Costs are down, equipment is dependable and long-term payback looks good, says ag engineer Kelly Lund
A group of about 60 Alberta producers has installed solar-electric generating units over the past year and so far the decision is looking like a good one.
The installations were completed with support from the federal-provincial Growing Forward program. Quarterly performance feedback will provide the industry with important knowledge about how well these systems perform.
So far it looks good, says Kelly Lund, agricultural engineer with Alberta Agriculture and Rural Development, one of the people involved with the program and reviewing the data.
She says costs have dropped, the technology is reliable and long-term payback looks positive. Based on the Growing Forward farmer experience, here’s what she thinks they need to know.
Know the technology
Solar photovoltaic (PV) technology turns sun’s rays into electricity. That’s different than the technology used to generate heat.
- Modules. The smallest functional solar PV unit that you can buy is called a solar ‘module’ (some refer to a single module as a ‘panel,’ but ‘module’ is more accurate). Modules are usually made up of from 36 to 80 solar cells, typically have rated power from 135 watts to 300+ watts, and may range in size from 26×60 inches to 53×66 inches, or other unique sizes. A number of modules wired in series and/or parallel makes up a solar array.
- Inverters. Any grid-connected system will require inverters which take the direct current (DC) produced by the modules and convert it to alternating current (AC) and match it to the grid current.
- Installation. Modules can be ground or roof mounted. Ground-mounted technology should use an adequate foundation such as concrete or driven-steel piles. Roof-mounted installations should be able to support the weight of the system. Engineered racking should be used to mount the modules as self-built racking will void the manufacturer’s warranty.
Where possible, modules should be mounted at a tilt angle that maximizes energy production based on the time of year. For optimum summer production, the tilt angle should be equal to the latitude of the location minus 20 degrees. For optimum winter production, the tilt angle should be equal to latitude plus 20. While ground-mounted systems can usually be adjusted, roof-mounted units on top of buildings are usually fixed. Lund says many producers opt for the lower cost of roof installations and accept the minor production loss that comes with lack of adjustment.
The size of installation is determined by legislation (Micro Generation Regulation) for those intending to be non-commercial producers. Producers are allowed to install units sized to cover the amount of electricity typically used on the operation on a yearly basis. If they do that, they are allowed to export excess electricity back to the grid for credit.
Producers should investigate the requirements for permits. In all cases, an electrical permit and electrical inspection will be required.
Reliable, low maintenance
Lund says solar PV technology has been around for a long time, is well tested, reliable, and requires little maintenance. Most carry some sort of electrical certification like Canadian Standards Association (CSA), Underwriters’ Laboratory (UL), or equivalent approval, and typically have 20- to 25-year pro-rated warranties. It is illegal in Canada to install any electrical equipment that does not have electrical certification.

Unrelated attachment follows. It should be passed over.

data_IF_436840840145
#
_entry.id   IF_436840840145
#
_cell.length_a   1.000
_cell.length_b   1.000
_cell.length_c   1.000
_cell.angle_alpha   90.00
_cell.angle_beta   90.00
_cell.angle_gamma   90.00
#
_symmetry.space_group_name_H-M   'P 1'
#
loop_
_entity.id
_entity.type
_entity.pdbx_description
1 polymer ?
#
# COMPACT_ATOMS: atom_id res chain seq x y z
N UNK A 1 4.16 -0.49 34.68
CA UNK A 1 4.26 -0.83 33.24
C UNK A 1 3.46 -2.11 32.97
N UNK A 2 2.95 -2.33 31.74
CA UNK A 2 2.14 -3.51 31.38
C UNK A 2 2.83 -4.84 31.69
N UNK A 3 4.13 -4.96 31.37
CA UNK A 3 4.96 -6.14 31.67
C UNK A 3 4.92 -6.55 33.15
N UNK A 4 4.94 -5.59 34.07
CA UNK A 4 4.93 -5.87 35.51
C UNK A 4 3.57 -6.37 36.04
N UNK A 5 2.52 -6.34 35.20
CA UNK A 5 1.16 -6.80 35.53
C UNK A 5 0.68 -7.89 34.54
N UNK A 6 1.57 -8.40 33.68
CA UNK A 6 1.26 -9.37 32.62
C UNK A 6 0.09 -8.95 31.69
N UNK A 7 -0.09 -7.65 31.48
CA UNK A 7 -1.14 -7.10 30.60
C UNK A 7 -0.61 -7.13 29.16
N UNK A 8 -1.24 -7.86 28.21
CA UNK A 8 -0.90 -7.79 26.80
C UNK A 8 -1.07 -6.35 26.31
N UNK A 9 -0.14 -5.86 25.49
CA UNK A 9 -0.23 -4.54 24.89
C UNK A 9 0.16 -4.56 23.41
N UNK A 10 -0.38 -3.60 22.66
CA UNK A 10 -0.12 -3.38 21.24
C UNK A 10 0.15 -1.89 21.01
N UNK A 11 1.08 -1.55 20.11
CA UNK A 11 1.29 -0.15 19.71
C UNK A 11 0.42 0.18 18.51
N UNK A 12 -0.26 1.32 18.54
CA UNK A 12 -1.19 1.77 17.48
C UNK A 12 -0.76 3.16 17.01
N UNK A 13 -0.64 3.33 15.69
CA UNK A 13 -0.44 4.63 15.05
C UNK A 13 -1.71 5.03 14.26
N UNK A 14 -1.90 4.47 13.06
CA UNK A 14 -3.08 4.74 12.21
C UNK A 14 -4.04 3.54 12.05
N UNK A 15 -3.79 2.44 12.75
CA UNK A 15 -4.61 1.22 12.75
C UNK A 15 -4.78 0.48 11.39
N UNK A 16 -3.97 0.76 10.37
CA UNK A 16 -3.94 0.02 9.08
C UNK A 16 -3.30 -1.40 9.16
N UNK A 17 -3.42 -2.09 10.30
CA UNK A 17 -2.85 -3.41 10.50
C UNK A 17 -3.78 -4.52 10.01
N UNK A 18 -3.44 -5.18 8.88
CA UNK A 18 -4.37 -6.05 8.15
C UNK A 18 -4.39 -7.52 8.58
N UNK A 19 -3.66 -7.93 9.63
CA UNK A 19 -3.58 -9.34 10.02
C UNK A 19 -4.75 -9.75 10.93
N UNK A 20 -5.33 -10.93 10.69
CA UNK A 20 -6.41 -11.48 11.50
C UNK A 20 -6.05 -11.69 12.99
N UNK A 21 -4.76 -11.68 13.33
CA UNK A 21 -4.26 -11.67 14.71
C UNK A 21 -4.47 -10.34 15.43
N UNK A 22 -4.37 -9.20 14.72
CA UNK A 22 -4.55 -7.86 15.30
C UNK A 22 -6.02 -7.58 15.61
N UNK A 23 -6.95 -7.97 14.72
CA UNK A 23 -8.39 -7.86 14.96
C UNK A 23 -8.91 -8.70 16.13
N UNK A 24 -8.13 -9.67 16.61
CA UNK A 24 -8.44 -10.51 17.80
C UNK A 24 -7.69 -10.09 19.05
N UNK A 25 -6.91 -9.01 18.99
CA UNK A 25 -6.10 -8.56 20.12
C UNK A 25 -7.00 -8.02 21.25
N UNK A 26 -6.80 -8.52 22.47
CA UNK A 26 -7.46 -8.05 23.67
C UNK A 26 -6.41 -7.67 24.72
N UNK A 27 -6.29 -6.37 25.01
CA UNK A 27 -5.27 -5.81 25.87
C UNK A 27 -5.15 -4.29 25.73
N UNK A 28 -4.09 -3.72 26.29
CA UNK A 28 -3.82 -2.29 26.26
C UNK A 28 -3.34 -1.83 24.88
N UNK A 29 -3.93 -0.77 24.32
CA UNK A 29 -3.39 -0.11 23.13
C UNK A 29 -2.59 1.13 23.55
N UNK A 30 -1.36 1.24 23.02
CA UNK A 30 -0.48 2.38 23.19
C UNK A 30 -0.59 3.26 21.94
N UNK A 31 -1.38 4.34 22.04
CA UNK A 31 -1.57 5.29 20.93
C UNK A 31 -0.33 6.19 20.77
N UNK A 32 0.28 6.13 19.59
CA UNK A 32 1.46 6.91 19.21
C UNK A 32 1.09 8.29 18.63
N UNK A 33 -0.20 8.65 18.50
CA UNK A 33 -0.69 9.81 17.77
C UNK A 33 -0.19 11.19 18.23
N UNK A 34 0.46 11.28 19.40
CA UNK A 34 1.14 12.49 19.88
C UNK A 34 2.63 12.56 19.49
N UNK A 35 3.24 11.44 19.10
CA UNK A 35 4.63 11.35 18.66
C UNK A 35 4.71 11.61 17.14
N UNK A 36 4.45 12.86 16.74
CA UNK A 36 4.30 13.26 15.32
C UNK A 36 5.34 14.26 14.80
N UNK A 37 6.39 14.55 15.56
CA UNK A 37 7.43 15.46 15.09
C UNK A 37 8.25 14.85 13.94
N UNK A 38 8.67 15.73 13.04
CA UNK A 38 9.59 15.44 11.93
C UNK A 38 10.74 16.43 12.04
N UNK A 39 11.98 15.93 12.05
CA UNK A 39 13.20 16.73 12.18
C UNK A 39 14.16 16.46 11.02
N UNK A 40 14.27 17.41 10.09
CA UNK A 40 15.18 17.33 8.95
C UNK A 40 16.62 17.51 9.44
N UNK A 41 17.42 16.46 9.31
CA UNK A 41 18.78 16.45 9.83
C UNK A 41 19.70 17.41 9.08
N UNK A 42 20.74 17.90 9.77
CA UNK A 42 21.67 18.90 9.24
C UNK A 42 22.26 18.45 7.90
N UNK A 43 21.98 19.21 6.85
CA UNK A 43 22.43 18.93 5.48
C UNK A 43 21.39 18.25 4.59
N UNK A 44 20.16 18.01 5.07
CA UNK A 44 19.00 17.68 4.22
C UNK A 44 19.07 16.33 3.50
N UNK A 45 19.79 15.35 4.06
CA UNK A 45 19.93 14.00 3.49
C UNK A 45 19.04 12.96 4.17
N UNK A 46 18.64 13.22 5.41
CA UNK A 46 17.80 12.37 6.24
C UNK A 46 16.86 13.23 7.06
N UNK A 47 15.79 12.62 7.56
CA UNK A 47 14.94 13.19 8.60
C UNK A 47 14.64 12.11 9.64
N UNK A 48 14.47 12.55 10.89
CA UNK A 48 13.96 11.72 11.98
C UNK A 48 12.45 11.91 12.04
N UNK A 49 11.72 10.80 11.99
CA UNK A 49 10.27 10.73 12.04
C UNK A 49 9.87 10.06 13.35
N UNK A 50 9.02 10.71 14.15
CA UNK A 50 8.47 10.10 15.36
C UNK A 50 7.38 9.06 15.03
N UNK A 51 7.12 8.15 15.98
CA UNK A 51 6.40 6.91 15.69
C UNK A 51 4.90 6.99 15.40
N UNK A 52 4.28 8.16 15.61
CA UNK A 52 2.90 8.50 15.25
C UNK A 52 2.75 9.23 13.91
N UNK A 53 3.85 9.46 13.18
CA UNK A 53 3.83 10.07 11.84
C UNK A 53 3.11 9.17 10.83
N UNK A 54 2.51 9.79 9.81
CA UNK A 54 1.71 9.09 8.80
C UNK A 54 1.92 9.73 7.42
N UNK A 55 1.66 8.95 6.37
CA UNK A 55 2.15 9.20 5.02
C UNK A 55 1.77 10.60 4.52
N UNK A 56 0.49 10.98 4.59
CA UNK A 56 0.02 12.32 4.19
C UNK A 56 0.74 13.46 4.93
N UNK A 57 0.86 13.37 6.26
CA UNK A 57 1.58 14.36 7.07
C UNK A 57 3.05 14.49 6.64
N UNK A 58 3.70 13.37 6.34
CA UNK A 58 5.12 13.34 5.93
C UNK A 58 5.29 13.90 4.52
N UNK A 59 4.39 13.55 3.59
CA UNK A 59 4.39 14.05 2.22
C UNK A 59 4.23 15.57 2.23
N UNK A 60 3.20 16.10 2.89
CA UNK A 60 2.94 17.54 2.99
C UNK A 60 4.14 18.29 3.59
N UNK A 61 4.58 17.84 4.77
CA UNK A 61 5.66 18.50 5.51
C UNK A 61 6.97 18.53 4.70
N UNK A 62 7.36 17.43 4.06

Technology has not changed much, Lund says. One new style has reflectors on the opposite side to the solar panel, which is designed to improve efficiency. A number of installations in this program used this reflector technology, and results are pending as to whether the actual annual production will match the manufacturer’s claims. There are some differences in manufacturer claims in terms of efficiency, whether a module is 14 per cent efficient or 17 per cent, for example, but there is not a wide spread between manufacturers, she says. The most critical issue is likely how solvent the manufacturer is, and whether it will stay in business long enough to support a warranty.
Installed costs have dropped
The biggest news is likely the dramatic drop in cost of installations, due to equipment prices coming down. “The first handful of Growing Forward projects came in at $5.50 to $6/watt installed. By the end of the program that had dropped to $4.15 to $3.60,” says Lund. “Now we’re even hearing quotes of under $3.60.”
That means for a 10-kW system, what was a $55,000 system is now under $40,000, she says. Some people are doing their own installations which lower costs even more.
“So if people follow basic good business protocol and get competitive quotes they should be able to get installations done for under $4 a watt by an experienced third-party installer,” Lund says.
On the cost recovery side, the news is good. Local wire service providers are getting more familiar with applications from individuals who want to become micro-generators and that application process is getting faster. And new retailers that have moved into Alberta are offering micro-generators a price premium of $0.15 /kWh, although this price premium should be considered temporary, subject to the government review of the Micro Generation Regulation occurring at the end of 2013.
Long-term payback looks positive
With today’s cost, Lund says that depending on the owner’s financing or borrowing costs, many installations today show solar-generated electricity to be at grid parity, where the price per kWh of solar electricity is equal to or less than the cost of electricity from the grid, on a long-term (i.e. 25-year) basis.
“You can see producers asking themselves if they are going to be able to buy power from the grid for that price 10 or 20 years down the road and coming to the conclusion they likely won’t,” says Lund.